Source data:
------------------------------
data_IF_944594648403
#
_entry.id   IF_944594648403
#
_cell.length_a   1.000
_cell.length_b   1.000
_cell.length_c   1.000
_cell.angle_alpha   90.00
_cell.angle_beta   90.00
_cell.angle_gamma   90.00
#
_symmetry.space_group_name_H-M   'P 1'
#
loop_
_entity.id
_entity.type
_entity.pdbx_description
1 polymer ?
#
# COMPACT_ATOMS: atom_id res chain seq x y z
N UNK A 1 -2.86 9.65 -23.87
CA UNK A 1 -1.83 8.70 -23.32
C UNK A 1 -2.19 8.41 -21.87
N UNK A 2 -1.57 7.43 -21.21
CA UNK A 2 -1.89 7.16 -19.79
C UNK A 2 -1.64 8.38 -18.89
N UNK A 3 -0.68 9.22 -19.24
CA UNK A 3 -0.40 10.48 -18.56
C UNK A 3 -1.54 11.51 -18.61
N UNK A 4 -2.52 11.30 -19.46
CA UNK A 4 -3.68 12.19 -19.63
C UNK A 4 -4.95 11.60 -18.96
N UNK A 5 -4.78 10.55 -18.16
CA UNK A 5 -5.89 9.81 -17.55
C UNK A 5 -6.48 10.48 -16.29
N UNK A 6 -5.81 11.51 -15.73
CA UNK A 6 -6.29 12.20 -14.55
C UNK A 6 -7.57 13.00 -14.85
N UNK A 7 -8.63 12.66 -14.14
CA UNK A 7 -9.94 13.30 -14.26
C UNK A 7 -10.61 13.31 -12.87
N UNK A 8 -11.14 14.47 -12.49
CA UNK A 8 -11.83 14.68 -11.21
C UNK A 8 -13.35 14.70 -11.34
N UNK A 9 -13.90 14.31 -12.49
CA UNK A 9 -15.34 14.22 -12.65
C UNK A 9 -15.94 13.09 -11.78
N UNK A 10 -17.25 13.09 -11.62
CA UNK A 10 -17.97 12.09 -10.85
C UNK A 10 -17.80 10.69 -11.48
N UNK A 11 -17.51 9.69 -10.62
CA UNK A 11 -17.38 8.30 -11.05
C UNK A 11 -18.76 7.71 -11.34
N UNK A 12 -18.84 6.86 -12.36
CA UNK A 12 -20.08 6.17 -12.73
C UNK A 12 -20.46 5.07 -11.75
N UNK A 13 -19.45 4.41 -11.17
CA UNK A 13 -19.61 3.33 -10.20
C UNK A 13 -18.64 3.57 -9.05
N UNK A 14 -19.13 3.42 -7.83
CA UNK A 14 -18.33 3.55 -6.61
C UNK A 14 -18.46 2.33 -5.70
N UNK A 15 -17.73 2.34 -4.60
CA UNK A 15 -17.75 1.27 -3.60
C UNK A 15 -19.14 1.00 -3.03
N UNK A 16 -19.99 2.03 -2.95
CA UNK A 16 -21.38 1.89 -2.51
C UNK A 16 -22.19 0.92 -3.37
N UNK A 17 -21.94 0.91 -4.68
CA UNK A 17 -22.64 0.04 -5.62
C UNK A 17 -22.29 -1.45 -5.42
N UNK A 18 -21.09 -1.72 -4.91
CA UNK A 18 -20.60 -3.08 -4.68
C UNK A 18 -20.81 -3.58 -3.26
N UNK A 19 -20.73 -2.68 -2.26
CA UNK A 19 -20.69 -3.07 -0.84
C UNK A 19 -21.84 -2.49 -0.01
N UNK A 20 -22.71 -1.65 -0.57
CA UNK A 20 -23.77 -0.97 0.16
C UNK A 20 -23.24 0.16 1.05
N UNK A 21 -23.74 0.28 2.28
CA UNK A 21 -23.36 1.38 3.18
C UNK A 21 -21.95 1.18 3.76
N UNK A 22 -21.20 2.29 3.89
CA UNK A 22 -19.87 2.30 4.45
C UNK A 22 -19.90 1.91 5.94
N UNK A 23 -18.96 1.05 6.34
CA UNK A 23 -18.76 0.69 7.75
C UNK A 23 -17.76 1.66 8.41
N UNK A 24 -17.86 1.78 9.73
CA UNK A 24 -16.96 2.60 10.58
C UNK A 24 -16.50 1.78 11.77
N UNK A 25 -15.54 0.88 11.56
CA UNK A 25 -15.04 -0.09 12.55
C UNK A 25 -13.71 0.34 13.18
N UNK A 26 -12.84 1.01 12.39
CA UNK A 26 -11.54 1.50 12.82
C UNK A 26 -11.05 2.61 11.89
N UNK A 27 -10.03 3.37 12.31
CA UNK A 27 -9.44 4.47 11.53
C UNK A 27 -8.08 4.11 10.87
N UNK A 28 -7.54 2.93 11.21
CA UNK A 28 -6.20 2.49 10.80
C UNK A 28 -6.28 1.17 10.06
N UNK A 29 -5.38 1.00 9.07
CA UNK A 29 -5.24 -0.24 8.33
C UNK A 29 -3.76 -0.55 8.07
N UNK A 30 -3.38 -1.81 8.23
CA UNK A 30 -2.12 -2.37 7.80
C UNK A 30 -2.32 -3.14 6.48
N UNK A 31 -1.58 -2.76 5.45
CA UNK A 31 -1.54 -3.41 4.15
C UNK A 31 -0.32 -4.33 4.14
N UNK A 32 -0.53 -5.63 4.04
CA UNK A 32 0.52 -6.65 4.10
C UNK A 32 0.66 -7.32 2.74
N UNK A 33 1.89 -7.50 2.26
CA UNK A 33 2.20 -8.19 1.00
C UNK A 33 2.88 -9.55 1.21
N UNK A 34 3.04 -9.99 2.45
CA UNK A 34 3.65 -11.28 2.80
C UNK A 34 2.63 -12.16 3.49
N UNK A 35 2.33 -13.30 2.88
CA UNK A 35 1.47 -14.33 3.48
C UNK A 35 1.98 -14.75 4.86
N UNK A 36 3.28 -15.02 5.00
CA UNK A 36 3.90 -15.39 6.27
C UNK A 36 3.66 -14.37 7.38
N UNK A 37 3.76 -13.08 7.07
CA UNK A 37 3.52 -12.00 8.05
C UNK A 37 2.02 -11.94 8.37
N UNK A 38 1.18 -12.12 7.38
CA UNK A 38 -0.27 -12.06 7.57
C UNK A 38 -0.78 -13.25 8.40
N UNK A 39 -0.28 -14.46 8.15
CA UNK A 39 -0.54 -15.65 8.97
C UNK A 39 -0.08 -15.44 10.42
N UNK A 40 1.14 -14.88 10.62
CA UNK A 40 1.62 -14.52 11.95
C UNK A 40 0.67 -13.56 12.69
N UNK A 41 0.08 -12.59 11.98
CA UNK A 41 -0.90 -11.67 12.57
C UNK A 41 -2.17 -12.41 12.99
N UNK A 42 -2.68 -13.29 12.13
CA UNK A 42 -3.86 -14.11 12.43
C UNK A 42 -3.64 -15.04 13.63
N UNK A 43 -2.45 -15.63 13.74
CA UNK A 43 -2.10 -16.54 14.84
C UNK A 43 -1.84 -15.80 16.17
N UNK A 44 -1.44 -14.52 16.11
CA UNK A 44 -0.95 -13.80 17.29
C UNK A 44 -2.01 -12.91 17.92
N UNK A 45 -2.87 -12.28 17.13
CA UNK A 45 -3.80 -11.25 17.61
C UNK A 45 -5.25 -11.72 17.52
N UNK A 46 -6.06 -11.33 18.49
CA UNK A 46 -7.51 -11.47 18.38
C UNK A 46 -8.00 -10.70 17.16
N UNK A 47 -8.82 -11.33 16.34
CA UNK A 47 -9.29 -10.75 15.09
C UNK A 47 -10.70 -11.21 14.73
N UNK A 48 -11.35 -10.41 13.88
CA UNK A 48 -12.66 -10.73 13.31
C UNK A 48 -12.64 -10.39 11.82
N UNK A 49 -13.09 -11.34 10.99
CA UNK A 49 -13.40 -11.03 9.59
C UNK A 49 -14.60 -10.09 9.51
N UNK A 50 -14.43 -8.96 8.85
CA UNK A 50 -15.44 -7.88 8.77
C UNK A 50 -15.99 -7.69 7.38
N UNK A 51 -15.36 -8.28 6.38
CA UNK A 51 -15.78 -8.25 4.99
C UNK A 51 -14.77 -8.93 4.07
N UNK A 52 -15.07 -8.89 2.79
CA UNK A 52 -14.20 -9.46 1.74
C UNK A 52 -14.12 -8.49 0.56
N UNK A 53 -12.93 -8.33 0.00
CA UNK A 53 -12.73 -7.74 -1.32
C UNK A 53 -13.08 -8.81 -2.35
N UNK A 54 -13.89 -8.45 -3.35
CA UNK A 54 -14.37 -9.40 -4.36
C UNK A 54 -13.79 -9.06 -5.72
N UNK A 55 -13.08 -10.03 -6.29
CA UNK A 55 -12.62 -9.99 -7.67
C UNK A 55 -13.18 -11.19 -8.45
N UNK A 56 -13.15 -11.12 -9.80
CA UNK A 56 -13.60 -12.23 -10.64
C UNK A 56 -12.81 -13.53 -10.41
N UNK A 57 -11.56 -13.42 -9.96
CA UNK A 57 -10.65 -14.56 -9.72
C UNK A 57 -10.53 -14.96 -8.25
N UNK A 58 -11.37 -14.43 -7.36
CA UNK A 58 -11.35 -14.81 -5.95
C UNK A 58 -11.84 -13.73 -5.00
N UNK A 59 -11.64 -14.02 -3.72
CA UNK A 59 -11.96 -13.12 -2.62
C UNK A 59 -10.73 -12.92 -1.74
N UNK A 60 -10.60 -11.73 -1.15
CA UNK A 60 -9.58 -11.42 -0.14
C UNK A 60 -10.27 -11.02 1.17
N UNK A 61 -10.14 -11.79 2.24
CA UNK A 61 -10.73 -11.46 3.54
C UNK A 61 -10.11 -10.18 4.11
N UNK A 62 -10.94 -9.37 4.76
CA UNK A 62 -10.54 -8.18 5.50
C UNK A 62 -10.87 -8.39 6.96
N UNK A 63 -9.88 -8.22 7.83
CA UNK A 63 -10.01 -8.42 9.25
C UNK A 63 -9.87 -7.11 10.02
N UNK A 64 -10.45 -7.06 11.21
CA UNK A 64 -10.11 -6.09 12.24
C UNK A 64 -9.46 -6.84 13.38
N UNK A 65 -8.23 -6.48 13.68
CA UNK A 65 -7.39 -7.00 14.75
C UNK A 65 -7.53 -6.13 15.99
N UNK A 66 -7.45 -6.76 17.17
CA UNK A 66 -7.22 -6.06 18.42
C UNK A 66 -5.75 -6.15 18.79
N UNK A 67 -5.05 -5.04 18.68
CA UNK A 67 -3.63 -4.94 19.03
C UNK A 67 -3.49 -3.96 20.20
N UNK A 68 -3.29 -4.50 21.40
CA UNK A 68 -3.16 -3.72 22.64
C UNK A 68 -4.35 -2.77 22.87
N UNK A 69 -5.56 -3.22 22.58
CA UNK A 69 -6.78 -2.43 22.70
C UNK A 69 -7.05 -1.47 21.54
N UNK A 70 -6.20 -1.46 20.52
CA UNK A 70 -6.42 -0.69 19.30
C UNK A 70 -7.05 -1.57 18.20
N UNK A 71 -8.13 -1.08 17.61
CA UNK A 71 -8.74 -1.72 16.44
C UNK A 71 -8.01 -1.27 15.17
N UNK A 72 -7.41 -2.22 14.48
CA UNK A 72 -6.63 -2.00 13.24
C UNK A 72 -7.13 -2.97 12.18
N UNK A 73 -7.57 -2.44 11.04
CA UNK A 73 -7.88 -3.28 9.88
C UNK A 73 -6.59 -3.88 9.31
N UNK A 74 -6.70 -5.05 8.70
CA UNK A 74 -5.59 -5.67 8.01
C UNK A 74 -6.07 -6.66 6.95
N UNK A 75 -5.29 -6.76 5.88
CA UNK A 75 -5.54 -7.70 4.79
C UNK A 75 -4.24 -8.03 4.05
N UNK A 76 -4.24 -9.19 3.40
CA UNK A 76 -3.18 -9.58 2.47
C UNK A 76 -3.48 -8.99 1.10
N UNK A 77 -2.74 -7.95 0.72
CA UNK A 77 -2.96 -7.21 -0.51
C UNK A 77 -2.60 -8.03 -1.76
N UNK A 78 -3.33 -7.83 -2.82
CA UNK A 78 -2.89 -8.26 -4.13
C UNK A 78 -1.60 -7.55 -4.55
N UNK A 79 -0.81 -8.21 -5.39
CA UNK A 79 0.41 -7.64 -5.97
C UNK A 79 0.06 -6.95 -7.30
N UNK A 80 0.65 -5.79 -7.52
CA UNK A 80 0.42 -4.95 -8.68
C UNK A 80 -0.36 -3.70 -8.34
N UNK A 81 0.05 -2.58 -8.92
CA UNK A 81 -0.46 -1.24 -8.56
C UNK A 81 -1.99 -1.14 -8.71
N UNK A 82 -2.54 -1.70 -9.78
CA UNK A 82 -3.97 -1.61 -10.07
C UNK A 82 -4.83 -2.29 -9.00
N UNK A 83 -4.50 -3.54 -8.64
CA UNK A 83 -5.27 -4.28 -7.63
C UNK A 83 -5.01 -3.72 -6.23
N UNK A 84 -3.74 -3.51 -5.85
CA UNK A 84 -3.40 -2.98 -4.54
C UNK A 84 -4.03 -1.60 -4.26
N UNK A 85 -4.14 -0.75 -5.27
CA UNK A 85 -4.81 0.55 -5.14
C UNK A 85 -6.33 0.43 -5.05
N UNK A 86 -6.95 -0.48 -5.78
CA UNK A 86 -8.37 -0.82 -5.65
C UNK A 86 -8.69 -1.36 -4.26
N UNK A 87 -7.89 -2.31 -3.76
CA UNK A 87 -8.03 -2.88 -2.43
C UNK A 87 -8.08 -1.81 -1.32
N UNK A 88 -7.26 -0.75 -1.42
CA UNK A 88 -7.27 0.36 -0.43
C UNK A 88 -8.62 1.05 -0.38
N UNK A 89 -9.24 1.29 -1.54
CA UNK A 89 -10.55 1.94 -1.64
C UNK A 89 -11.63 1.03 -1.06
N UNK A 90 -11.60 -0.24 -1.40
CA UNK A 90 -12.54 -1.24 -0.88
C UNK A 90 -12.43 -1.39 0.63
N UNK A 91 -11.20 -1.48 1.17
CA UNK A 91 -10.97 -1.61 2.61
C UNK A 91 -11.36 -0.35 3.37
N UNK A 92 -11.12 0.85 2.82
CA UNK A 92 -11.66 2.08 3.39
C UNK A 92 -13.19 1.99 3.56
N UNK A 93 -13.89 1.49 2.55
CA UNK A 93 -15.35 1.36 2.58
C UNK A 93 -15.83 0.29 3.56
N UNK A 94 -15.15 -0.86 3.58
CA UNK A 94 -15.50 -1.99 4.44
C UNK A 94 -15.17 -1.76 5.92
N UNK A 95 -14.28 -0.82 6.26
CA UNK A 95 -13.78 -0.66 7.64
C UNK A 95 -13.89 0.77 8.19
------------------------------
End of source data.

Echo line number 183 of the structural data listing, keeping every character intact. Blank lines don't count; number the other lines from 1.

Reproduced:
N UNK A 55 -13.08 -10.03 -6.29